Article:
There's just no Hawaiian stuff in my city. I even asked a friend who at the time was working at the US Embassy here in town, and she said they'd tried to find some Hawaiian culture stuff to put on at the city's multicultural day a couple of years back, and hadn't even found anything at all. I think they ended up getting some hula dancers down from Sydney (three hours north of here).

There's only one other person I know in the COUNTRY who plays slack key. Sam Lemann is a professional jazz guitarist in Melbourne (about 6-8 hours drive south of here), and he goes to Hawaii every year to learn some more stuff (there's videos of him on YouTube playing with Kimo Hussey). He's really good, but too far away to play with regularly.

I'm sure there must be more people in Oz who play ki ho'alu, but they're not easy to find, and Australia is a big place (about the same size physically as the mainland USA, for comparison).

Geoff - g'day from Canberra, Australia.
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Eynowd
Akahai

Australia
78 Posts

Posted - 09/19/2017 :  3:46:57 PM  Show Profile  Reply with Quote
quote:
Originally posted by Earl

I feel your pain Geoff -- we have a similar loneliness here in Idaho, USA. Being inland and pretty far from Hawaii, there isn't much exposure to island music or slack-key here -- except for what I do running a ukulele club and playing slack-key occasionally around town. Even at the ukulele club, the group doesn't have much interest or appreciation for genuine Hawaiian music, only the Hapa Haole stuff at best.


Yeah, I hear you. I take part in a couple of uke groups, but there's no appreciation for Hawaiian music there (very few have even heard the real stuff). I'd dearly love to bring some Hawaiian songs along to share, but I really don't think that they'd go down well. People here are just stuck on strumming songs, usually popular stuff from the past forty years.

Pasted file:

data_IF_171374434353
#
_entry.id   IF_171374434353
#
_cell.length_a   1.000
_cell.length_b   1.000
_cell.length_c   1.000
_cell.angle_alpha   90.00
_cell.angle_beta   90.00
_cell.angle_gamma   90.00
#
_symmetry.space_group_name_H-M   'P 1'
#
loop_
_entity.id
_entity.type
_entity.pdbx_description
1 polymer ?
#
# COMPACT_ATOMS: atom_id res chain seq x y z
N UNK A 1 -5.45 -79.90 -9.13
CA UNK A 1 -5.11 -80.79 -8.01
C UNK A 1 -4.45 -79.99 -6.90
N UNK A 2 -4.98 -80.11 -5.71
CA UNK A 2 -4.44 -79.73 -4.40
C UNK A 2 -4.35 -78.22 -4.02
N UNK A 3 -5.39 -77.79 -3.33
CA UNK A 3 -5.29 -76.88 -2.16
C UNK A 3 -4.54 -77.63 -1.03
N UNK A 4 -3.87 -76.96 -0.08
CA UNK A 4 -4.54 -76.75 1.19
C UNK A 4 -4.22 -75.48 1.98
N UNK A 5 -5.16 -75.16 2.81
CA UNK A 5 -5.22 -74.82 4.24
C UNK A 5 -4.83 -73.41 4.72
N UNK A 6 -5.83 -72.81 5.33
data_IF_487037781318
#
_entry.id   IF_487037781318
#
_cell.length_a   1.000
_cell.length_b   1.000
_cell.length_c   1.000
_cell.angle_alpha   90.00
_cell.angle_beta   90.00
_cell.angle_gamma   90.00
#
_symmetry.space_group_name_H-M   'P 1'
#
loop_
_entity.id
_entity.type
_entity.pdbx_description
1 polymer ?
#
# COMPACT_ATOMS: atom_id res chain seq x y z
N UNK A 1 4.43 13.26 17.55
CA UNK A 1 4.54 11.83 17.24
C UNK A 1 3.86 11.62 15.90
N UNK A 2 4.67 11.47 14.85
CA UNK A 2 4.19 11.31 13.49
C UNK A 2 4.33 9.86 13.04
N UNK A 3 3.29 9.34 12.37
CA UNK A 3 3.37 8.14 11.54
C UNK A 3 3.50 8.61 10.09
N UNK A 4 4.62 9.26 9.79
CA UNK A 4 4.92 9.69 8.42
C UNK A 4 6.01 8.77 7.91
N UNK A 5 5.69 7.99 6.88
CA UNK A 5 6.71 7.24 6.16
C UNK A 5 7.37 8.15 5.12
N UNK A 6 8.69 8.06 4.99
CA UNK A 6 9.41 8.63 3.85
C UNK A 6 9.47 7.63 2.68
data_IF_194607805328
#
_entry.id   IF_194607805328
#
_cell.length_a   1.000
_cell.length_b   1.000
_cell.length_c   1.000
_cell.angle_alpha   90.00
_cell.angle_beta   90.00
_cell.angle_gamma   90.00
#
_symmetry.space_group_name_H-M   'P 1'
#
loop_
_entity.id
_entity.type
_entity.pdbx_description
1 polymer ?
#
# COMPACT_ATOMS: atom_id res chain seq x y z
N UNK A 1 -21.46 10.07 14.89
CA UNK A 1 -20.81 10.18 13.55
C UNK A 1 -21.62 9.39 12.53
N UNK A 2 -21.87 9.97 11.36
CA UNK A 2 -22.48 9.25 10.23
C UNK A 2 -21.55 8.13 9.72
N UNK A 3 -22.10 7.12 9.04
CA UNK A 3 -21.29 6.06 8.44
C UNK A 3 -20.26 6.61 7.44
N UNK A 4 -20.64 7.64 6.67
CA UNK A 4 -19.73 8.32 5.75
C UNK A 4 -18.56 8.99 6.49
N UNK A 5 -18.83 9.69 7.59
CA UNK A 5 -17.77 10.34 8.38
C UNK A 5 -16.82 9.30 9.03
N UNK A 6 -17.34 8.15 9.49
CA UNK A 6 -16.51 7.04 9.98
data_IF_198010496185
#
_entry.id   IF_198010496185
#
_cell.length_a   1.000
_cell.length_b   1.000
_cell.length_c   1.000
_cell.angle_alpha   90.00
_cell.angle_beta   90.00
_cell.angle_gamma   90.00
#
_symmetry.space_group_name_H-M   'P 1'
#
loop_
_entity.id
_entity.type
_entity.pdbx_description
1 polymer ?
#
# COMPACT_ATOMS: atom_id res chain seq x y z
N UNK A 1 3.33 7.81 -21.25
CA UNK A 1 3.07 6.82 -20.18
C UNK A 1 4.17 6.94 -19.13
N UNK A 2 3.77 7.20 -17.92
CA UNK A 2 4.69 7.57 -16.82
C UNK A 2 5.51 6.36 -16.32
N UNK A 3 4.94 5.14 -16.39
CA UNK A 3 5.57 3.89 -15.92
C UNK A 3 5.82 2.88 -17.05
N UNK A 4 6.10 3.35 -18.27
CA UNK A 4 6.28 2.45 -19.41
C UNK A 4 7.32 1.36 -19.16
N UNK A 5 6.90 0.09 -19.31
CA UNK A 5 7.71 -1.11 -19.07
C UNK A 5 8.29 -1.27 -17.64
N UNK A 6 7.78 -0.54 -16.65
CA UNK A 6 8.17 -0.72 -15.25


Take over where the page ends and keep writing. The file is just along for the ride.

In one small group I'm in, I've started playing some of the tunes in fingerstyle (just regular travis style picking patterns, not melody lines (yet)). Suddenly people are looking at me like I'm some kind of expert. It's really been weirding me out, to be honest. I'm still just learning and trying out new things. I never set out to be the best player in the group, and yet that's what people are somehow seeing me as.


quote:
Originally posted by Earl
We had a great Friday evening kani kapila going for a few months at a new genuine Hawaiian restaurant in the next town over. The uncles (and I) played and the aunties danced hula and sang along, then we all had ono grinds afterward. But they closed their doors suddenly on Labor Day weekend. Running a restaurant is TOUGH, especially for first timers fighting the learning curve! We are trying to keep the kani going by rotating through people's homes once or twice a month with music and pot luck. Fingers crossed.....


I was bummed when I saw your post a while back about the restaurant closing down on you. I really do hope that you can keep the momentum going, and find a way to expand some more, and get more people hooked!

quote:
Originally posted by Earl
And don't ever feel like you are intruding. It's just good to see any activity around the Patch again.



It's often that I have nothing new to add. I slog along learning new tunes (or playing the ones I already know to make sure I don't forget them, or to much around with different phrasing, to see what does and doesn't work), and slowing finding my skill is improving.

I ordered Dr Cookie's Hawaiian song books a few months ago, after Kory recommended them to me. They're really neat, with the melody line tabbed out for nearly every song. I took the melody line for "My Yellow Ginger Lei", which was in the key of F, and converted it by hand to the key of C, and started playing it on my uke. It was about that point that I recognised that the finger positions were almost slack key, so I picked up my guitalele and played the melody there.